After Hour Ballot stuffing

  • Definition: Placing votes “after hours” as done by an individual with no (human or technical) oversight, or by a conspiracy of people who are supposed to be overlooking each other.
  • Class: voting fraud
  • Dificulty: medium
  • Ratio: large
  • Effect: medium-large
  • Notes: Again, first this requires some sort of voter registration fraud if you’re going to do it in any serious numbers. Then you need ridiculously lax oversight of the balloting / counting process, which is not that hard to find, unfortunatley.

“Losing” votes

  • Definition: Have ballot boxes take a detour to your basement or the dump
  • Class: voting fraud
  • Dificulty: pretty hard
  • Ratio: very large
  • Effect: very large
  • Notes: Ah, a classic. As voters, we tend to group geographically — Ann Arbor, for example, is almost devoid of Republicans. So, you let everyone vote, and then “disappear” the ballot boxes from Ann Arbor, while doing your best to make sure the Democrats don’t do the same thing in predominantly Republican areas. This is only slightly easier than after hour ballot stuffing, but still hard. Payoff is huge, though.

Voter misdirection

  • Definition: Give people bad information about when/how to vote
  • Class: voter suppression
  • Dificulty: easy
  • Ratio: large
  • Effect: Depends on how good you are, doesn’t it?
  • Notes: We’re finally heading into the gray areas — things that, depending on how you do them, likely aren’t actually illegal. That makes them easier to do, because you don’t have to worry about members of your conspiracy squealing. We’re seeing a lot of this already this election, most notably in robo-calls telling people that they should vote on Wednesday, or that their polling place has changed, or whatnot. Mostly anonymous, very difficult to trace, and can be pretty effective if your database of friendly/unfriendly voters is good.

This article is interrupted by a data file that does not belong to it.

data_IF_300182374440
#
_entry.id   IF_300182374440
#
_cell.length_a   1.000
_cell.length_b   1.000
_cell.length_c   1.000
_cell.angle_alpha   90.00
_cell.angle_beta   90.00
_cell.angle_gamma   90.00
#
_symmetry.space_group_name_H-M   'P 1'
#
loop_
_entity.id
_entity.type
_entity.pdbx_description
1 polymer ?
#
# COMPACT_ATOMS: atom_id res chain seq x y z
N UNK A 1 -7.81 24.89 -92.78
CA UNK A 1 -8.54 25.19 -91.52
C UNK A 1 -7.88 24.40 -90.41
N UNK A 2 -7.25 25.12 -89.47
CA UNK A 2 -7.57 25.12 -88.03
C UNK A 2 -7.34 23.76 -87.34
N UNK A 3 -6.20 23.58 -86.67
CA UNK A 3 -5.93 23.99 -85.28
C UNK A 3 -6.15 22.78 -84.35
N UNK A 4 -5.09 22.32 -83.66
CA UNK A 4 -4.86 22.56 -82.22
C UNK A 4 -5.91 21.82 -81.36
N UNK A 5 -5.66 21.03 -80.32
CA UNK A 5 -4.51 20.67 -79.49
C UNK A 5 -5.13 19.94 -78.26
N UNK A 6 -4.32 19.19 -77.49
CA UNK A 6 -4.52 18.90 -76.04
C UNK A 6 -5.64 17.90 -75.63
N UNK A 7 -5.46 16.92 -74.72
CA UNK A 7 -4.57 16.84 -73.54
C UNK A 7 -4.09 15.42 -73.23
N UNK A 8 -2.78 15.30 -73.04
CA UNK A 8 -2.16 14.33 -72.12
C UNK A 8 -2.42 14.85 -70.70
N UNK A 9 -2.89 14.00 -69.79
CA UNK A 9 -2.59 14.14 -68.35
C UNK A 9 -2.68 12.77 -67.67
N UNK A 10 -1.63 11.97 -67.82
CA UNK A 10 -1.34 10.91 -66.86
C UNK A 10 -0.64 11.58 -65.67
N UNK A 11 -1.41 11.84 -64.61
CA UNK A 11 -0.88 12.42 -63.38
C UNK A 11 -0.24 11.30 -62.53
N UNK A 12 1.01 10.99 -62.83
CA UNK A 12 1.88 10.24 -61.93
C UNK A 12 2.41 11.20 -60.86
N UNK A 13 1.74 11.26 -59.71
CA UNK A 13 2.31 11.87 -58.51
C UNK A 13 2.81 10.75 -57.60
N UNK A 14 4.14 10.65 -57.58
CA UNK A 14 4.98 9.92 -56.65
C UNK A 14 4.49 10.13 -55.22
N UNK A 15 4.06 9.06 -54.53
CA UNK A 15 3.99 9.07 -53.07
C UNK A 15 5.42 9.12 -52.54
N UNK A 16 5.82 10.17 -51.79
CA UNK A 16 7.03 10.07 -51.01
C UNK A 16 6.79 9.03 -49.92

Voter de-registration

  • Definition: Sue to get whole classes of people removed from the roles
  • Class: voter suppression
  • Dificulty: pretty hard
  • Ratio: Gigundous
  • Effect: Very large
  • Notes: This has been all over the news, and for good reason. Anything that causes someone to have to cast a provisional ballot makes it a pain in the ass for that ballot to get counted. For lots of folks (esp. “working class” people who punch a clock), taking a couple hours off to go down to the courthouse and prove you’re who you say you are is a non-starter. This is why everyone wants their people to vote early if they can — it avoids anything that might screw with the voting process, like this or challenges.

Profiled voter challenges

  • Definition: Challenge the votes of people that don’t look like you
  • Class: voter suppression
  • Dificulty: pretty easy
  • Ratio: large
  • Effect: depends on how good the poll workers are and the state laws
  • Notes: This is easy. You post someone at a polling station, and challenge anyone who looks like “the other guys” (because Black and Hispanic voters tend to go Democrat; identifiying Republicans on sight might be harder). Some states make this hard; others allow anyone at all to challenge anyone else and force them to use a provisional ballot.

Break voting

  • Definition: Make voting so difficult or slow that people give up and go home
  • Class: voter suppression
  • Dificulty: varies
  • Ratio: large
  • Effect: large
  • Notes: If I’m at a place with three mechanical voting machines and I stick a bunch of gum in one of them, rendering it useless, I’ve just made it a hell of a lot harder for people to vote. Less extreme examples would be challenging everyone who walks through the door, or having a poll worker who takes for freakin’ ever (on purpose, I mean; nothing in general against our dedicated poll workers– whose average age is 72, I heard).

Cause bad weather

I’m not sure how to go about this, but the little men in my head say flooding is a great way to keep people from the polls.